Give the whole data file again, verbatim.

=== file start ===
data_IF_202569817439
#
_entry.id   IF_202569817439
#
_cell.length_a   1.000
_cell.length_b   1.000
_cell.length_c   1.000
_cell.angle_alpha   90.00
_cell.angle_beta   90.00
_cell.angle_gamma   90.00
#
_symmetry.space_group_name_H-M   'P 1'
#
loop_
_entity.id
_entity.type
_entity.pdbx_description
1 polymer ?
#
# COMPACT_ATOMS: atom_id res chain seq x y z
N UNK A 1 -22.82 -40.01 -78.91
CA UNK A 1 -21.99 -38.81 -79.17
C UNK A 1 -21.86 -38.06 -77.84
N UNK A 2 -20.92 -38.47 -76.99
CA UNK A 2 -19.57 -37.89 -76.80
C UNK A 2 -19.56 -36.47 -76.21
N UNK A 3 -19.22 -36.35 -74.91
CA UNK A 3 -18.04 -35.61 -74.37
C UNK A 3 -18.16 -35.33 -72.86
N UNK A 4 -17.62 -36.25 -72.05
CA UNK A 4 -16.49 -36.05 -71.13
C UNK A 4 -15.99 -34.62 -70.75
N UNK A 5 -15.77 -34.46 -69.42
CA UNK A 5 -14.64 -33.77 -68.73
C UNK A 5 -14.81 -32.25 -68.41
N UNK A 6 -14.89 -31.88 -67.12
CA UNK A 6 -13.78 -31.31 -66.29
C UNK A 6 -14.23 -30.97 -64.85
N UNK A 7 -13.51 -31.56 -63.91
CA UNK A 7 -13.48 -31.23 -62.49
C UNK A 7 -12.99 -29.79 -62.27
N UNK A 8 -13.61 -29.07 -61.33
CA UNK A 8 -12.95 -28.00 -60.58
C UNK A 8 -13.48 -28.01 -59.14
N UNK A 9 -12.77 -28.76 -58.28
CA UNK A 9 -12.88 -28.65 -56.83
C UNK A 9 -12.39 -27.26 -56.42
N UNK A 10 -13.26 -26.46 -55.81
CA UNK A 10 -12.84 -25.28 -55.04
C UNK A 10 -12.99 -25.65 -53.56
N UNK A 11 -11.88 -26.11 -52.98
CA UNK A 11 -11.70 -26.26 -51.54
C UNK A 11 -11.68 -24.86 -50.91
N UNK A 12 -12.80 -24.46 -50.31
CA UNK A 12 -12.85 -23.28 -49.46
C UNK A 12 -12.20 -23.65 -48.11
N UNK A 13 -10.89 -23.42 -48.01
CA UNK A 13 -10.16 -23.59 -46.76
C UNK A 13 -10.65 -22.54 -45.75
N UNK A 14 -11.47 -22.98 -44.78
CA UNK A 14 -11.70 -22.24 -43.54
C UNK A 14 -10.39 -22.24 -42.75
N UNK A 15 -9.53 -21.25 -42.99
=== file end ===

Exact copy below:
data_IF_202569817439
#
_entry.id   IF_202569817439
#
_cell.length_a   1.000
_cell.length_b   1.000
_cell.length_c   1.000
_cell.angle_alpha   90.00
_cell.angle_beta   90.00
_cell.angle_gamma   90.00
#
_symmetry.space_group_name_H-M   'P 1'
#
loop_
_entity.id
_entity.type
_entity.pdbx_description
1 polymer ?
#
# COMPACT_ATOMS: atom_id res chain seq x y z
N UNK A 1 -22.82 -40.01 -78.91
CA UNK A 1 -21.99 -38.81 -79.17
C UNK A 1 -21.86 -38.06 -77.84
N UNK A 2 -20.92 -38.47 -76.99
CA UNK A 2 -19.57 -37.89 -76.80
C UNK A 2 -19.56 -36.47 -76.21
N UNK A 3 -19.22 -36.35 -74.91
CA UNK A 3 -18.04 -35.61 -74.37
C UNK A 3 -18.16 -35.33 -72.86
N UNK A 4 -17.62 -36.25 -72.05
CA UNK A 4 -16.49 -36.05 -71.13
C UNK A 4 -15.99 -34.62 -70.75
N UNK A 5 -15.77 -34.46 -69.42
CA UNK A 5 -14.64 -33.77 -68.73
C UNK A 5 -14.81 -32.25 -68.41
N UNK A 6 -14.89 -31.88 -67.12
CA UNK A 6 -13.78 -31.31 -66.29
C UNK A 6 -14.23 -30.97 -64.85
N UNK A 7 -13.51 -31.56 -63.91
CA UNK A 7 -13.48 -31.23 -62.49
C UNK A 7 -12.99 -29.79 -62.27
N UNK A 8 -13.61 -29.07 -61.33
CA UNK A 8 -12.95 -28.00 -60.58
C UNK A 8 -13.48 -28.01 -59.14
N UNK A 9 -12.77 -28.76 -58.28
CA UNK A 9 -12.88 -28.65 -56.83
C UNK A 9 -12.39 -27.26 -56.42
N UNK A 10 -13.26 -26.46 -55.81
CA UNK A 10 -12.84 -25.28 -55.04
C UNK A 10 -12.99 -25.65 -53.56
N UNK A 11 -11.88 -26.11 -52.98
CA UNK A 11 -11.70 -26.26 -51.54
C UNK A 11 -11.68 -24.86 -50.91
N UNK A 12 -12.80 -24.46 -50.31
CA UNK A 12 -12.85 -23.28 -49.46
C UNK A 12 -12.20 -23.65 -48.11
N UNK A 13 -10.89 -23.42 -48.01
CA UNK A 13 -10.16 -23.59 -46.76
C UNK A 13 -10.65 -22.54 -45.75
N UNK A 14 -11.47 -22.98 -44.78
CA UNK A 14 -11.70 -22.24 -43.54
C UNK A 14 -10.39 -22.24 -42.75
N UNK A 15 -9.53 -21.25 -42.99